Andy Murray a gagné une place dans la hiérarchie mondiale (2e), passant devant Roger Federer, selon le classement ATP publié lundi au lendemain de sa victoire au Masters 1000 de Montréal face à Novak Djokovic, toujours confortable no 1 mondial.
Federer n'a pas joué le tournoi canadien.
Rafael Nadal progresse encore d'un rang cette semaine après sa défaite en quarts à Montréal face à Kei Nishikori. Le Japonais, qui a été éliminé par Murray en demies, conserve sa 4e place.
Milos Raonic a quant à lui maintenu sa 10e place malgré une élimination rapide alors que Vasek Pospisil a perdu deux rangs (47)
Le Français Jo-Wilfried Tsonga, battu en quarts du Masters 1000 canadien où il défendait son titre, progresse néanmoins de 5 places et réintègre le top-20 en 19e position.
Son compatriote Jérémy Chardy, éliminé en demies par Djokovic, bondit de 22 places au 27e rang mondial.
Roger Federer has spent the past few weeks in Switzerland, practising and resting for the final push of the season. He’s back on the ATP Tour at one of his favourite stops.
The 34-year-old Swiss star is trying for an unprecedented seventh title in Cincinnati this week while getting his game in shape for the U.S. Open. The time off has helped.
Federer decided to sit out the Rogers Cup last week, avoiding back-to-back tournaments. Last year, he was the runner-up at the Rogers Cup, flew to Cincinnati and beat David Ferrer in three sets at the Western & Southern Open.“I’m fresh and obviously eager to play and can’t wait for the tournament to start, really,” Federer said after practice Sunday morning. “But practice has been going very well. I’m very happy with how I’m feeling.”
Federer is 6-0 when he reaches the finals in Cincinnati, where he’s very comfortable with the courts and has a good feeling because of his career success. This time, he’s also rested.
“Last year I came in tired from five straight matches in Toronto, arrived late, wasn’t sure if I was going to play, decided to play and thankfully I did,” Federer said. “I ended up winning here. Now I have had plenty of time.”
Novak Djokovic is the top seed. He has never won in Cincinnati, the only Masters tournament title that has eluded him. Djokovic has lost in the finals at Cincinnati four times, most recently to Federer in 2012.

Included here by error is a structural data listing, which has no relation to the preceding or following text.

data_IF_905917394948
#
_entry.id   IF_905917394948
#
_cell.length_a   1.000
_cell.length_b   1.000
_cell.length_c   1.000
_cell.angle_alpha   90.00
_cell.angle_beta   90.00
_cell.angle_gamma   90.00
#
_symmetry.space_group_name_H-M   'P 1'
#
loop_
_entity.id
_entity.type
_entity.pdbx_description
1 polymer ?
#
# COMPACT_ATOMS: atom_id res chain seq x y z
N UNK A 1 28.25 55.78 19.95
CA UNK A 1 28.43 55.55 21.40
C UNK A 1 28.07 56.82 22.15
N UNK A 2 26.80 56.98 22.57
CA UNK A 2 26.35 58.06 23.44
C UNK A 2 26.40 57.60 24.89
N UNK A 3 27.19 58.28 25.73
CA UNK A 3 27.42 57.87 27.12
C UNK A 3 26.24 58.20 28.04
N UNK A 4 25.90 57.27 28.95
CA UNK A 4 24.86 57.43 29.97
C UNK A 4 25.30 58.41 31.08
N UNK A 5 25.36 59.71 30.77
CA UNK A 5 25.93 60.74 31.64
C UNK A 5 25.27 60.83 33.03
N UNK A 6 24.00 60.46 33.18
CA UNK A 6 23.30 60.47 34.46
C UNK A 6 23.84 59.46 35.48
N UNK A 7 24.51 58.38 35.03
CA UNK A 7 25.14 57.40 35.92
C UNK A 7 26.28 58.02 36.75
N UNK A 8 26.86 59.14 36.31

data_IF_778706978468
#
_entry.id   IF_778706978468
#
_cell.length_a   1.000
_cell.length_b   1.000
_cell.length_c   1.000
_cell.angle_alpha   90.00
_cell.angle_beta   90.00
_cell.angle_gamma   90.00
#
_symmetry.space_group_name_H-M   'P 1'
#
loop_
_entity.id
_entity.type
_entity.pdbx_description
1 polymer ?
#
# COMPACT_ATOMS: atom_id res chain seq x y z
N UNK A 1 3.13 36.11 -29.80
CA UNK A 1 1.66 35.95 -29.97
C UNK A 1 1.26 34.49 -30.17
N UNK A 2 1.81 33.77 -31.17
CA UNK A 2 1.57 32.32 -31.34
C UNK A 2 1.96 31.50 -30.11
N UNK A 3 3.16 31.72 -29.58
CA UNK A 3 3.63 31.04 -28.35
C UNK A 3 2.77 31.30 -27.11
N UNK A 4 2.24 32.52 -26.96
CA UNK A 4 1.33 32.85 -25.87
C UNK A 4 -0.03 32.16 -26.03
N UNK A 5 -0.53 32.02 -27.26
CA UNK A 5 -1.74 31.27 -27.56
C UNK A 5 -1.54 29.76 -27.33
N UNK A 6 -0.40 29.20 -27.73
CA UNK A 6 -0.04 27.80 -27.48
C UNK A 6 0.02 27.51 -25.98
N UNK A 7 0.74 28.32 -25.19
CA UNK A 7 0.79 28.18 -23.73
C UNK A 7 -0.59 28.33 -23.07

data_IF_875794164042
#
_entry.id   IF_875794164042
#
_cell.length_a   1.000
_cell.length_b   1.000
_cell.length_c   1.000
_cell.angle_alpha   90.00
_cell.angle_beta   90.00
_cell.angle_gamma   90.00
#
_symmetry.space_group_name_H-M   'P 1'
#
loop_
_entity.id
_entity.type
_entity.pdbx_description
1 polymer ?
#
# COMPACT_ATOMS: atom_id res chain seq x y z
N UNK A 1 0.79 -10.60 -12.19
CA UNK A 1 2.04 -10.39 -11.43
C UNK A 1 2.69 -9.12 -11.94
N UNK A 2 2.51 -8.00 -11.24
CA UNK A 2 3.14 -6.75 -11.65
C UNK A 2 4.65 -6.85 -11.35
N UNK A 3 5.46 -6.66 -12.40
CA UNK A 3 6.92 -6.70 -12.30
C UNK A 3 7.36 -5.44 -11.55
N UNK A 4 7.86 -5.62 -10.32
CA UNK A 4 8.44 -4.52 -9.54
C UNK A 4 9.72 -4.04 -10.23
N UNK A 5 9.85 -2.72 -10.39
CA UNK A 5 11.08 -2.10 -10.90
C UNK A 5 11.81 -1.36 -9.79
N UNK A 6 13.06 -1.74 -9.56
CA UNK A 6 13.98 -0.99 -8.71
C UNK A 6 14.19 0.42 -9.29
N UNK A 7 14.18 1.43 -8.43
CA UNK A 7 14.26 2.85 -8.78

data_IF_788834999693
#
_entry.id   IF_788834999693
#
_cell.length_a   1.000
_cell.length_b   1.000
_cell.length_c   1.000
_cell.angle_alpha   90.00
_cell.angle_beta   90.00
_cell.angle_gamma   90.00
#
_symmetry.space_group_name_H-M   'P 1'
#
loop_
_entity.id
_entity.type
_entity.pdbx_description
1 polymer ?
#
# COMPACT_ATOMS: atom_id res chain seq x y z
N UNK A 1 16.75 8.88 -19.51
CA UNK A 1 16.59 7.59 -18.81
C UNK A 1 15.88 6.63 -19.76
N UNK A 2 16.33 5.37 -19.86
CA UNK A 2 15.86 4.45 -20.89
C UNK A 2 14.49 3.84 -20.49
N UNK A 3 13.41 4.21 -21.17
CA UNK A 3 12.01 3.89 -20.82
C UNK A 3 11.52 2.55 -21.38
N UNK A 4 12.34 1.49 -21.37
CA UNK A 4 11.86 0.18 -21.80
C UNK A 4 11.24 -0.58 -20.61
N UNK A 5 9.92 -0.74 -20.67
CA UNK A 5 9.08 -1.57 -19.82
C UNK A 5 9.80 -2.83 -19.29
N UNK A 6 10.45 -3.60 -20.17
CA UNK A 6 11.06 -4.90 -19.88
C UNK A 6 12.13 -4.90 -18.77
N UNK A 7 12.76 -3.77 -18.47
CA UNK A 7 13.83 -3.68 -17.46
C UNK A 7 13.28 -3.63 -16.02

John Isner, the top-ranked American, is trying to extend his summer success. He won in Atlanta, lost in the finals in Washington and dropped a three-set match in the quarter-finals in the Rogers Cup on Friday in Montreal, losing to Jérémy Chardy. He’s won 11 of his 13 matches on hard courts.
“I’m holding up pretty well, actually,” Isner said. “It’s amazing what just one day off can really do. I’ve been used to playing a match every day, pretty much.”
“It feels like there’s a laundry list of things that’s bothering me. I served a lot, so my arm was hurting. But I think the most important thing is I’m not injured per se, just pretty worn out. But it’s a good problem to have, rather than the other way around.”
He’ll play American Sam Querrey in the opening round, a match that both players would rather avoid because it means a quick exit for one of them.
“Aw, I guess it was bound to happen,” Isner said. “We’ve played these Masters events for years now, but never played each other in the first round. In my mind, it kind of stinks.”
The tournament began Sunday with Slovakia’s Martin Klizan beating Dominic Thiem 7-6 (5), 3-6, 7-6 (4) in a match that lasted 2 hours 32 minutes. The top players get first-round byes.
On the women’s side, Serena Williams is trying for her second straight Western & Southern Open title. She was 0-5 in the finals before breaking through last year with a two-set win over Ana Ivanovic.
Williams has extra motivation to play well in Cincinnati. She was upset by 18-year-old Belinda Bencic in the semi-finals of the Rogers Cup on Saturday night in Toronto. Williams double-faulted a dozen times and described her play as amateurish.